General classification of weeds

Most farmers use a different method of classifying weeds since it is easier to understand and separate each weed from another in order to control them.

Classification according to growth season length

  • Annuals: These weeds complete their life-cycle in one year. Due to the abundance of dormant seed and fast growth of annuals, they are very persistent and cost more to control than most other weeds. The most common type of weeds are annuals. There are two types of annuals (1) summer annuals and (2) winter annuals.
  • Summer annuals: Most of these weeds germinate in spring, mature during summer and die in the fall. Summer weeds include cockleburs, morning glories, pigweeds, crab grasses etc.
  • Winter annuals: These weeds germinate in the fall and winter and mature in the spring or early summer before the plants die. Common winter annuals are chickweed, cornflower, corn cockle, hairy chess etc.
  • Biennials: These weeds have a vegetative growth cycle in the first year and a reproductive growth cycle in the second year. Common biennials are wild carrot, bull thistle and burdock.
  • Perennial: Depending on the climatic conditions they will grow either vegetatively or reproductively. They may grow for longer than two years. Perennials are grouped into simple perennials and creeping perennials. Simple perennials reproduce through seed. Creeping perennials reproduce by creeping root systems and may reproduce through seed. Once a field is infested with a creeping perennial, it is the most difficult to eradicate. It usually takes at least 2 years to rid a field of creeping perennials.

Classification according to habitat

  • Pioneer weeds: They are only found on soils which have been disturbed and where other plants will not grow due to the harsh environmental conditions.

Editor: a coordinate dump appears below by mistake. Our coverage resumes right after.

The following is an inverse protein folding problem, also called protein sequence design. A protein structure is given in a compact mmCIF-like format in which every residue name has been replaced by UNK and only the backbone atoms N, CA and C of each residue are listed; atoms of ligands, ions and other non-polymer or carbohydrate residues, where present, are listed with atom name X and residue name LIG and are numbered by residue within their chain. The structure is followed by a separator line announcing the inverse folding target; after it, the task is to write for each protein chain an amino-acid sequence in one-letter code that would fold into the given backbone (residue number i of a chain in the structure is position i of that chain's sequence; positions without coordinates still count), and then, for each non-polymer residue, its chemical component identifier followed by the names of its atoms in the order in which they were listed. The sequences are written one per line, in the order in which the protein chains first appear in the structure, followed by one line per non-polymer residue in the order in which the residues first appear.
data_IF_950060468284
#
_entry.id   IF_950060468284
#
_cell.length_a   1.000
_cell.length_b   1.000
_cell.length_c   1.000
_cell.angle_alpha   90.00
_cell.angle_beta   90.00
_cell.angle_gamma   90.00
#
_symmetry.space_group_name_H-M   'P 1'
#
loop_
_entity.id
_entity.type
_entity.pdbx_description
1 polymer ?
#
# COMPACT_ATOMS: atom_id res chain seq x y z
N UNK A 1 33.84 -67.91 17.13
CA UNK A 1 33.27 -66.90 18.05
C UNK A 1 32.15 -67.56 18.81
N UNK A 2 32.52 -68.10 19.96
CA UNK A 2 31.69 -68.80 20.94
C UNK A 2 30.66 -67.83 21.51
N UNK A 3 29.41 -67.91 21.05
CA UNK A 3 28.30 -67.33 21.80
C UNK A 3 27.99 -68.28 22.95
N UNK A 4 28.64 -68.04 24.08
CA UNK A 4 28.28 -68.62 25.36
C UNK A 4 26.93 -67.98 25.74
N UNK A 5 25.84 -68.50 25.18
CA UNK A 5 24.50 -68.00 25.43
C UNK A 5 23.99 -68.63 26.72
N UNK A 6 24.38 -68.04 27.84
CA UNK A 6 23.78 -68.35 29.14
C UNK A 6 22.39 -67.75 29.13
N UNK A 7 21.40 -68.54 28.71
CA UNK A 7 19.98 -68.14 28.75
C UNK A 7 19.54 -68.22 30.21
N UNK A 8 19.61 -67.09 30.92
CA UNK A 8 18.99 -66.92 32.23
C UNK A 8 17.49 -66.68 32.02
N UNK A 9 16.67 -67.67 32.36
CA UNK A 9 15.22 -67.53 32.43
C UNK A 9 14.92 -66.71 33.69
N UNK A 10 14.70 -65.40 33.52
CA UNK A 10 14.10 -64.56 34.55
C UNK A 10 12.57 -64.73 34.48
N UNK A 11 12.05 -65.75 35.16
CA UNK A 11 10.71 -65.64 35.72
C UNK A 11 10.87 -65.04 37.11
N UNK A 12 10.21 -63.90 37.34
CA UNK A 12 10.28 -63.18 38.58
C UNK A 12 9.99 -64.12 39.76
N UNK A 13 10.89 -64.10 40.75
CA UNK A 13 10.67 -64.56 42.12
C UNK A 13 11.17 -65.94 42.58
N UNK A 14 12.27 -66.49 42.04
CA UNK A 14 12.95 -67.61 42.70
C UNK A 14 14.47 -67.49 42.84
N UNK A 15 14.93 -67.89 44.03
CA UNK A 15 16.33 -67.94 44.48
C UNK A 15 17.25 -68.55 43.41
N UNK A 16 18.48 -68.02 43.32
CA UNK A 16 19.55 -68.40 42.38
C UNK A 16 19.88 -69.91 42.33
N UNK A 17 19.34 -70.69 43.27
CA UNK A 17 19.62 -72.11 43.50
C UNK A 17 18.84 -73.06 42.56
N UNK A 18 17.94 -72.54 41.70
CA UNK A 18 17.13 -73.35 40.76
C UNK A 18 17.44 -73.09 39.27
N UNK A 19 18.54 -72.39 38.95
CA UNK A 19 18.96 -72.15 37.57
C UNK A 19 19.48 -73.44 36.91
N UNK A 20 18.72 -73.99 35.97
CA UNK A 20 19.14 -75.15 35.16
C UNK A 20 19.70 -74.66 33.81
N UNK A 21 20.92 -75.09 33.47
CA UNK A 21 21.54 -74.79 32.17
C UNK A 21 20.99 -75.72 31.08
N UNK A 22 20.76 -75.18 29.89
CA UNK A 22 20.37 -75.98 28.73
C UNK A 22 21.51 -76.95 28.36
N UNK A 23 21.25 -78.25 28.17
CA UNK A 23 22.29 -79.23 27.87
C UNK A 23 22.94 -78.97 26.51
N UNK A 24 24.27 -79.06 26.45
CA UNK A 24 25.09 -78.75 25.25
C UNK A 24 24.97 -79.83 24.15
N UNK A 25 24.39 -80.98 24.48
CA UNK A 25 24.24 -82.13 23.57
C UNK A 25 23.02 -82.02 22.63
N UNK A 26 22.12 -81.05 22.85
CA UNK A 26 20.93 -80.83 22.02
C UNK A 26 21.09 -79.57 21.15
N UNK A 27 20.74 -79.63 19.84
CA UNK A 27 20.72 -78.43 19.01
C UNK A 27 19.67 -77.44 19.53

• Facultative or optional weeds:  These are weeds that are found in nature and between commercial crops where the soil is disturbed.

Classification according to leaf morphology

  • Small leaf weeds:  These are all grasses
  • Broad leaf weeds:  These are plants which have broad leaves in comparison with grasses

Classification according to season of appearance

  • Winter weeds: These are weeds that germinate after the first winter rains have fallen.  These are more applicable in the winter rainfall areas
  • Summer weeds: These are weeds that germinate in spring or when the climate and moisture content of the soil permits germination.

Classification according to method of reproduction

  • Simple weeds:  These weeds can only reproduce through seed
  • Creeping weeds:  These weeds reproduce not only through seed but also vegetatively, through rhizomes and creeping root parts.

Scientific classification of weeds

The scientific classification of weeds is important when involved with research.  Weeds are referred to in literature by their scientific names which follow the binomial system which is internationally accepted.  Using a weeds common name can lead to misunderstanding in the scientific community since there are some weeds which have at least 30 different common names but only one scientific name.